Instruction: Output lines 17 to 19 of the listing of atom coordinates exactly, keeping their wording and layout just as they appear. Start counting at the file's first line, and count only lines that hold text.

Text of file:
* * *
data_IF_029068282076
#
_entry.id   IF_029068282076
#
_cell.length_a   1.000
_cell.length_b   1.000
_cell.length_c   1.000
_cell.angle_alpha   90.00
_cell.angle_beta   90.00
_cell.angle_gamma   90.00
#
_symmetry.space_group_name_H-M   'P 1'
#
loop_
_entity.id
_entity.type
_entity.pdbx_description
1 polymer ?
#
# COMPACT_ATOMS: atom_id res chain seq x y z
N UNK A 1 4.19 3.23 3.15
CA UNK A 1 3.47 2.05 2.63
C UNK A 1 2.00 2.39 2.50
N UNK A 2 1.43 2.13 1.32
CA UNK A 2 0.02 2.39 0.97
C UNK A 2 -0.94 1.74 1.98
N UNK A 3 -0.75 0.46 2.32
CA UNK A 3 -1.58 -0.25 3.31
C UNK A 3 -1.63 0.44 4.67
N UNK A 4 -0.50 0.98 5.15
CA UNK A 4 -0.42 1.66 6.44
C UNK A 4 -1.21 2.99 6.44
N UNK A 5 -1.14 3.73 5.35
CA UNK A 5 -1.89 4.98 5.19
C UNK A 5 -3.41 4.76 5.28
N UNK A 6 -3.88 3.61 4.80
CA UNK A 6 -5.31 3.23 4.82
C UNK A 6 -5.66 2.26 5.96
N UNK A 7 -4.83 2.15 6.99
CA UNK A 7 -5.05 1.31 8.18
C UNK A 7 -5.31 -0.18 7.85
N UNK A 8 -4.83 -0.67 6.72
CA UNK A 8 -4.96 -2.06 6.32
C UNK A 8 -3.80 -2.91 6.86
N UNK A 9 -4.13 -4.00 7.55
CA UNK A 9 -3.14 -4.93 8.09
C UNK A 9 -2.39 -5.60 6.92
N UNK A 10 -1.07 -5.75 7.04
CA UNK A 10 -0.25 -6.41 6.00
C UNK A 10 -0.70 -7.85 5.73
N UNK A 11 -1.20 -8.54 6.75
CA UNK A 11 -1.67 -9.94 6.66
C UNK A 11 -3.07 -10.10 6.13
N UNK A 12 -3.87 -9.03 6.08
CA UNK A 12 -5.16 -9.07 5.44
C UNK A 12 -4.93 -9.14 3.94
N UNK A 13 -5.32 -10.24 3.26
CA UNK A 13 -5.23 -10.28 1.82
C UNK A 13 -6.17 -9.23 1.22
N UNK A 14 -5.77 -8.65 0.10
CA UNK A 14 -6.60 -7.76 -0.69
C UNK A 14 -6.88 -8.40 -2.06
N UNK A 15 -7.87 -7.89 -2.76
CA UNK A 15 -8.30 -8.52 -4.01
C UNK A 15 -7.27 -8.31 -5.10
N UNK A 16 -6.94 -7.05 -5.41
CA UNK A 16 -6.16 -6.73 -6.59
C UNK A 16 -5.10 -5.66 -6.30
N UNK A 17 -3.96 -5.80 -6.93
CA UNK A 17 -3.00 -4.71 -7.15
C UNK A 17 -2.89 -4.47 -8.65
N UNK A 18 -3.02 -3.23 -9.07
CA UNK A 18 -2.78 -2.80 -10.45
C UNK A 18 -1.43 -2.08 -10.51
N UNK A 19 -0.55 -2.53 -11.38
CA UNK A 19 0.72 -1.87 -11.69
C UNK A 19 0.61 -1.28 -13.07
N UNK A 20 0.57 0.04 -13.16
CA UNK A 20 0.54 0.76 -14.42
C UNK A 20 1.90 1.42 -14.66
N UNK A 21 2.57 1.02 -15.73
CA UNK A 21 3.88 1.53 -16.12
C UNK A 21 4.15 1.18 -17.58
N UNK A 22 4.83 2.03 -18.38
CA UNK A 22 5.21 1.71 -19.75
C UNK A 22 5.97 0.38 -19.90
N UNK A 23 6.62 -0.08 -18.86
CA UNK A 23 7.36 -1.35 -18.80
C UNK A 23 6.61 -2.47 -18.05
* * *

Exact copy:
_entity.pdbx_description
1 polymer ?
#